Back before the holidays, we speculated that Staples needed to [do something] or get off the pot, not having added any significant product or feature improvements to the platform for nearly a year. Then there was nothing for months until market analyst Michael Wolf starts investigating the state of things and publicly posits that Staples Connect is near death. And Staples very quickly reacts with a public statement that they will soon be “making an announcement” and will “continue to support” users [cue the sad music].
On Friday, June 3, Dave Zatz reported on Zatz Not Funny that Staples has distributed an email message to users announcing its retreat from the smarthome space, stating that it will “discontinue selling Staples Connect.” But…it’s not (quite) dead [insert the obligatory soundbyte from Monty Python and the Holy Grail here].
Unlike Nest’s unceremonious shutdown of Revolv and its supporting services, Staples has established an agreement with Z-Wave Devices and Zonoff to keep the lights on, so to speak. The Staples announcement indicates that Z-Wave Devices and Zonoff will jointly provide support of the system going forward. Z-Wave Devices’ online store still lists the hub, though it’s not currently available for sale (and likely won’t be going forward). However, the hub still works, and they indicate that there’s a plan for continued support of your devices. It’s unlikely we’ll ever see explicit support for additional, newer devices, but at least you can keep using it with your current setup.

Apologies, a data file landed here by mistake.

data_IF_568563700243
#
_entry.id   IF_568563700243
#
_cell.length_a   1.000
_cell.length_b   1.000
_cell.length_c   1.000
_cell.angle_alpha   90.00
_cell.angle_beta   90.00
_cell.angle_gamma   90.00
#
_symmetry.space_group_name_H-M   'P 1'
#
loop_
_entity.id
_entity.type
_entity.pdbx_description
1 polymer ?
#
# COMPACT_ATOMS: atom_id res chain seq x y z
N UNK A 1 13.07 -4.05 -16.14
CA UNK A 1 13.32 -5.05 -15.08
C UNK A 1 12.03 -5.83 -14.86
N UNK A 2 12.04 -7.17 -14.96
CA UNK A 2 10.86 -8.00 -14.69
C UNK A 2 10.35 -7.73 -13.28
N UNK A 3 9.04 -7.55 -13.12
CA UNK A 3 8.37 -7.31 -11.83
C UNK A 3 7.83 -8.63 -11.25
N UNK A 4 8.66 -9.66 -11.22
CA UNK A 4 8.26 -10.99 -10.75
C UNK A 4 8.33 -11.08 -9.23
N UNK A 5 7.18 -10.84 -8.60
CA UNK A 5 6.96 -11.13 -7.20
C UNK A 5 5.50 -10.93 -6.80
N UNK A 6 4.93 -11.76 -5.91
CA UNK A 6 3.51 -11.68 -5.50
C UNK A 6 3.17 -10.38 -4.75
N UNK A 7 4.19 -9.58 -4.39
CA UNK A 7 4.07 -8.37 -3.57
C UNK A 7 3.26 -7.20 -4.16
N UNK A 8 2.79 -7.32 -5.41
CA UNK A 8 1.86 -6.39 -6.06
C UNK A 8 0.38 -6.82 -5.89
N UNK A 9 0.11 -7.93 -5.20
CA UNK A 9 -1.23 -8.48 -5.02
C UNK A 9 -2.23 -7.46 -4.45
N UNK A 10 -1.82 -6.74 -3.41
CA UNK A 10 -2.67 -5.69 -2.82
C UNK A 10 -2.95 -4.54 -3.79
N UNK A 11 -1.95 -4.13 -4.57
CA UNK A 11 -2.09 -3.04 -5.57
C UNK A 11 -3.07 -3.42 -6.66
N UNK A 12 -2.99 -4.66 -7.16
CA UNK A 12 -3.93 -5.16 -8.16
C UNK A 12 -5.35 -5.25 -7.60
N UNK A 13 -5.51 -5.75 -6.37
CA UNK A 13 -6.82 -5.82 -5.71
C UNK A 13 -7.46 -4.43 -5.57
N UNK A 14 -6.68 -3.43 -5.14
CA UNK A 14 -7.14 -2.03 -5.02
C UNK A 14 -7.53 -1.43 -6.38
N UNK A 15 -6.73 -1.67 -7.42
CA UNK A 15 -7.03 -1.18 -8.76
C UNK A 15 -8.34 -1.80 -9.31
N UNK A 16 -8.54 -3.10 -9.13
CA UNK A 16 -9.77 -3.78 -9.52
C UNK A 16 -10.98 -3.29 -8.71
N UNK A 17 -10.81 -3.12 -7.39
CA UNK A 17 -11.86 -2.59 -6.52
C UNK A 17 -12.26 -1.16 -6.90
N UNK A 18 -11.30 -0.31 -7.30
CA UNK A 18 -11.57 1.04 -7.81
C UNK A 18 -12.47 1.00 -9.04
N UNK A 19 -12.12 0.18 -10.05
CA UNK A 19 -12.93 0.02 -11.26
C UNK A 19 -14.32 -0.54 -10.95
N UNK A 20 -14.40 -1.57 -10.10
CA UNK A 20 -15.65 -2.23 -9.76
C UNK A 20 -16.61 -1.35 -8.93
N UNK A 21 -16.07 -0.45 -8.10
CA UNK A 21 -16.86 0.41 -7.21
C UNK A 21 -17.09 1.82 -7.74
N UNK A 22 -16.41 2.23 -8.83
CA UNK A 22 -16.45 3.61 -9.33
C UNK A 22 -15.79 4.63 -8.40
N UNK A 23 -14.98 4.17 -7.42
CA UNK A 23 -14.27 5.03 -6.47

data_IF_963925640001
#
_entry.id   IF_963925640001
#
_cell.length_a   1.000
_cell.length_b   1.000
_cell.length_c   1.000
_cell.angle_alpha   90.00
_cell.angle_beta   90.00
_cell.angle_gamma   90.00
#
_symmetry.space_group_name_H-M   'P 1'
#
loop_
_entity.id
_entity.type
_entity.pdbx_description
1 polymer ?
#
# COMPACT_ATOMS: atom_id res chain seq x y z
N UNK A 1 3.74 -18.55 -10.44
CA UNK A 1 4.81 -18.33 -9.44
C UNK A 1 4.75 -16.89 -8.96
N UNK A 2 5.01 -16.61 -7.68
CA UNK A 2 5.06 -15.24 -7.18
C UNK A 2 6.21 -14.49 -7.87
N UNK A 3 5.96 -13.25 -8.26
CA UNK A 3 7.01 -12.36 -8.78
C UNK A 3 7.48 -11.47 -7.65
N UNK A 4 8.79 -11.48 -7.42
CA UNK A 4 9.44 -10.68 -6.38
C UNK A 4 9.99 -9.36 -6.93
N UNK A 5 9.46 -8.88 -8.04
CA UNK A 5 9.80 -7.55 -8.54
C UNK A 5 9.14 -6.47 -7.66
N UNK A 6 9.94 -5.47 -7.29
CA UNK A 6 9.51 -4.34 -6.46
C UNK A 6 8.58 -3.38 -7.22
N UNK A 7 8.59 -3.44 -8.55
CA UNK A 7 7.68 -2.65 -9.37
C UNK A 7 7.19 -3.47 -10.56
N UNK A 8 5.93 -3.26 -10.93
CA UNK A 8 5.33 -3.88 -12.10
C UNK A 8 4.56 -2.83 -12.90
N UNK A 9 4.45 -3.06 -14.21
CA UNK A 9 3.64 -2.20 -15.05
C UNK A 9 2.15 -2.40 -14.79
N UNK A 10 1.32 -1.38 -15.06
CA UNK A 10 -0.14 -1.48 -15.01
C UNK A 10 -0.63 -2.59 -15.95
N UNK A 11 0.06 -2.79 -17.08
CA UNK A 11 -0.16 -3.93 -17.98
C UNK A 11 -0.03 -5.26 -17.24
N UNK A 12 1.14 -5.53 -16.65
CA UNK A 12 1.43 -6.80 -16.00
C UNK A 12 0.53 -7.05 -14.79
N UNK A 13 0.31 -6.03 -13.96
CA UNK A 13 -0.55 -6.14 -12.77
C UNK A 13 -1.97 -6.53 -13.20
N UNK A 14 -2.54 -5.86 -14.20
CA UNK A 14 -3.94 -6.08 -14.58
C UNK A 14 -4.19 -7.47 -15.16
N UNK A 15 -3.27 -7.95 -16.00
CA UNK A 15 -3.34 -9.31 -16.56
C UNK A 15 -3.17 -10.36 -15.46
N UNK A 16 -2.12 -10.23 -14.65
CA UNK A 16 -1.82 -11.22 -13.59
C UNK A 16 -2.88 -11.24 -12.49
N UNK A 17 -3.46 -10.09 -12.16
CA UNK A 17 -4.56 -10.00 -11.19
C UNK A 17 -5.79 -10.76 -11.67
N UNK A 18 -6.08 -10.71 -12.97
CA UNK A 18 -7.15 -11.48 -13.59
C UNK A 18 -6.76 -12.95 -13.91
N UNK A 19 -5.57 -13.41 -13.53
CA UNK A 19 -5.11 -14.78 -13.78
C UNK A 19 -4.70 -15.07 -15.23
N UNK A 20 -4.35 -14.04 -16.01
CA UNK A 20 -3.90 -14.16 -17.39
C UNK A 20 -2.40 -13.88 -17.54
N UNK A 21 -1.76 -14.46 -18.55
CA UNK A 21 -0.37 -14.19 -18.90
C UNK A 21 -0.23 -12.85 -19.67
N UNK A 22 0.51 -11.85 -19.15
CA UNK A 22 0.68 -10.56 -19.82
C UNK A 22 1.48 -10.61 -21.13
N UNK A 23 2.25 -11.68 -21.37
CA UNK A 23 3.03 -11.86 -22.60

Anyway, if you are or were a Staples Connect user, keep an eye out for that email message—you may get a $50 Staples gift card
as compensation for your [sorry] to thank you for your loyalty.
The Unsolicited Analysis
Staples surprised consumers and press alike when it introduced a robust and promising smarthome platform before any of the logical outlets were ready to come to market. It integrated established Z-Wave and Lutron products with some innovative devices from smaller startups. And it probably could have succeeded had Staples continued to invest and improve the platform in partnership with Zonoff as the market evolved. But a seaming lack of leadership vision and commitment after Gerstberger’s departure (and a failure to think outside the “mox”) ultimately resulted in the platform’s failure.
Today, despite its outdated device support profiles and clunky software, Connect remains one of the few platforms that not only combines (like Wink) but also integrates Z-Wave, ZigBee, Bluetooth, ClearConnect, and IP-based devices into one system. It’s still the only system we’re aware of that lets you set up individual buttons on a Lutron Pico remote to control anything in your system—or any non-Lutron device, for that matter. It’s also the only DIY system we know at its price point that supports modes of operation beyond just home and away.
There was a lot to like in Staples Connect, and we’ll likely continue to follow it through its early retirement. It’s a shame Staples didn’t feel the same as the rest of us.
Meanwhile, Staples’ web site continues to promote Staples Connect. And maybe that’s indicative of the problems at Staples. This is an organization that seems to have difficulty aligning the activities of its retail, marketing, technology, and support arms to remain sufficiently agile in a today’s fast-moving technology market. But hey…anyone need a printer?